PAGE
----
Antibiotic Resistance Project

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Antibiotics are fundamental to modern medicine, essential for treating everything from routine skin infections to strep throat, and for protecting vulnerable patients receiving chemotherapy or being treated in intensive care units.

Although antibiotic resistance is not a new problem, its scope now constitutes a major threat to human health. According to the Centers for Disease Control and Prevention, at least 2 million Americans fall sick every year with antibiotic-resistant infections—and 23,000 die.

Medical and public health experts agree that addressing antibiotic resistance requires measures that will ensure both the prudent use of existing drugs and a robust pipeline of new drugs. Pew's antibiotic resistance project supports policies that would:

Our Work

  • Trends in U.S. Antibiotic Use

    Antibiotic resistance is a pressing global public health problem. This first report on trends in antibiotic use in the United States brings together diverse sources of information in both human health care and animal agriculture settings. It complements and informs efforts to set evidence-based goals aimed at reducing unnecessary antibiotic use. Lowering the use of these drugs will slow the... Read More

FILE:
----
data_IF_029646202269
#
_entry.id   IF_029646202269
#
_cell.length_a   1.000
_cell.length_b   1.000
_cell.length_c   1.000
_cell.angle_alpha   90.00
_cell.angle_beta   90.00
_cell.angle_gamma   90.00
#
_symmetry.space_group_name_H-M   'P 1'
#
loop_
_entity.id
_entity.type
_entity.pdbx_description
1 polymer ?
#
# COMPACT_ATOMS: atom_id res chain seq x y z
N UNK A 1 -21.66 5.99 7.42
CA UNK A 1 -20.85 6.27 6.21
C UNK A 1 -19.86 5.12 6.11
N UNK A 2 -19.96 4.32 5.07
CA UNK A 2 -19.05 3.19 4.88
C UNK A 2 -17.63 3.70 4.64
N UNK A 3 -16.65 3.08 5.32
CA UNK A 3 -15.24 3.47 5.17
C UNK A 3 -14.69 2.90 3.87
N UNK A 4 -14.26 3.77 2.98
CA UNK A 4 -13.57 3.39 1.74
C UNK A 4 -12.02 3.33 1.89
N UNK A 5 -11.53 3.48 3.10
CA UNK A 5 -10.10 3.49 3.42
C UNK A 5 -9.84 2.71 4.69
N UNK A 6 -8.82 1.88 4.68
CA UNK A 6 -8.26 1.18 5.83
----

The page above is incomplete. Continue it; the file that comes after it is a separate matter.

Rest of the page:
• Unnecessary Antibiotic Use Jeopardizes Patient Safety

    Like any medication, antibiotics carry certain risks. While they are critical to treating a wide range of conditions, from strep throat and urinary tract infections to bacterial pneumonia and sepsis, these drugs also increase a patient’s chances of developing Clostridium difficile infections—which can result in life-threatening diarrhea—and can lead to adverse drug events,... Read More

  • The Importance of Better Drug Design for Antibiotic Innovation

    In February 2017, the National Institute of Allergy and Infectious Diseases (NIAID) and The Pew Charitable Trusts co-hosted a workshop for scientists to share ideas for tackling one of the most significant barriers to antibiotic discovery: finding and designing molecules that can enter and remain inside Gram-negative bacteria. Read More

Media Contact

Heather Cable

Manager, Communications